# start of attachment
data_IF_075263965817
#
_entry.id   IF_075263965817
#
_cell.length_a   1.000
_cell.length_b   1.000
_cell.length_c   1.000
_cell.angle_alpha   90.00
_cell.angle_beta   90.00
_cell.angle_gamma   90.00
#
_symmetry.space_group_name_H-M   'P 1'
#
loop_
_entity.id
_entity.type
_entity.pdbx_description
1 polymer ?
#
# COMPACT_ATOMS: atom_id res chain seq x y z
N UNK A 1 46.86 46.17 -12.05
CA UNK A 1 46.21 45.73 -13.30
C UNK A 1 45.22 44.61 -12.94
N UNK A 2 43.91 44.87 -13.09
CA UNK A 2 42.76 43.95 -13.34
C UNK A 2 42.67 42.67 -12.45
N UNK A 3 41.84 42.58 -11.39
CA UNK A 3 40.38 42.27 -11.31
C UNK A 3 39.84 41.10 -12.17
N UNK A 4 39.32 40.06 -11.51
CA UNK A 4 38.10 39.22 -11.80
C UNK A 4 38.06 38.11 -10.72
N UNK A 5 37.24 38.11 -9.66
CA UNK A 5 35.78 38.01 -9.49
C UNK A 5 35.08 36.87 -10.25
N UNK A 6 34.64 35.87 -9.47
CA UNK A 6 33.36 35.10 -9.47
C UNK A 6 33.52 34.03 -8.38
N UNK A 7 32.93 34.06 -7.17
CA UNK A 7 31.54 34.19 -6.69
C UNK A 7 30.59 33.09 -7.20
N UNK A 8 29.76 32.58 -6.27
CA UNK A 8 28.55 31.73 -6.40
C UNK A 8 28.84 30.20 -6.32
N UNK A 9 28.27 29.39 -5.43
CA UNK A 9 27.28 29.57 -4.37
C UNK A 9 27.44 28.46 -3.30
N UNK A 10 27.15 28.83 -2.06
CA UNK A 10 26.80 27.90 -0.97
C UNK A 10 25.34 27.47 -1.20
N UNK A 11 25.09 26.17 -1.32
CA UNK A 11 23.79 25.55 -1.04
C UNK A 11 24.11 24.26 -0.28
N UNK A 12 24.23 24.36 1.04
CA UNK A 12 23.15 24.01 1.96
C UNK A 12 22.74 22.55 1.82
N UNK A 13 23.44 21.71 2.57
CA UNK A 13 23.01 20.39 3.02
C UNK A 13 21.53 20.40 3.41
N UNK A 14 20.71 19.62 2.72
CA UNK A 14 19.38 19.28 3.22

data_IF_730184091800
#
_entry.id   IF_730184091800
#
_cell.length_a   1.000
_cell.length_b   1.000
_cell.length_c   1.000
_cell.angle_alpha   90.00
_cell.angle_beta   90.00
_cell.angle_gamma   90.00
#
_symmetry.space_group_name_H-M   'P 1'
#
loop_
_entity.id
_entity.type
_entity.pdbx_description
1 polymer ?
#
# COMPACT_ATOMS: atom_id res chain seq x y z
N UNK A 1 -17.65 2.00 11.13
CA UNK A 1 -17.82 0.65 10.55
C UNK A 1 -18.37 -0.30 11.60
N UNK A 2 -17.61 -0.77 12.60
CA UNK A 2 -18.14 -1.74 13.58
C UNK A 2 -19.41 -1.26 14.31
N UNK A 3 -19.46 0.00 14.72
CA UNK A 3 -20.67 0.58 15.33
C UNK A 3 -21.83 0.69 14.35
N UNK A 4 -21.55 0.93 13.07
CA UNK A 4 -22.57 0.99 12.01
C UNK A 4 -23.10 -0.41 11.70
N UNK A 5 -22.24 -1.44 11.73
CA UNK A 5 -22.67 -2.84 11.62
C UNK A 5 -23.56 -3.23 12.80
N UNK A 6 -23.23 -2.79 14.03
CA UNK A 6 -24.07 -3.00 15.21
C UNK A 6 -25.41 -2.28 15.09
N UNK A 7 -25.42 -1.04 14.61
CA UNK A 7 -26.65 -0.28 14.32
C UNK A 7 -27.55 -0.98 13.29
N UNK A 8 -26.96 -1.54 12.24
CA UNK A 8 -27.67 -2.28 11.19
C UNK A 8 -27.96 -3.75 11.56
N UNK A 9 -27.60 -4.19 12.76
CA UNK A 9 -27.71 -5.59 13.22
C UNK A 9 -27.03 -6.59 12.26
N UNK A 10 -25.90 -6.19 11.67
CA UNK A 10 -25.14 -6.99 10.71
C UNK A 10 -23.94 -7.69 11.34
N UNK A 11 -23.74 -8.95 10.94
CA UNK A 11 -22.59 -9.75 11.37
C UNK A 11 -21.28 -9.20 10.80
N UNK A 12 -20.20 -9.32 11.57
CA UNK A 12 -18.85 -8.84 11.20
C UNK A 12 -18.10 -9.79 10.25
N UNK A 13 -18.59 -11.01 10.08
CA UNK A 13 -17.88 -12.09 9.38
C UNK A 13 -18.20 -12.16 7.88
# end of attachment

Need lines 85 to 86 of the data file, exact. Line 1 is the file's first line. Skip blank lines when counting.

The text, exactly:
N UNK A 2 -17.61 -0.77 12.60
CA UNK A 2 -18.14 -1.74 13.58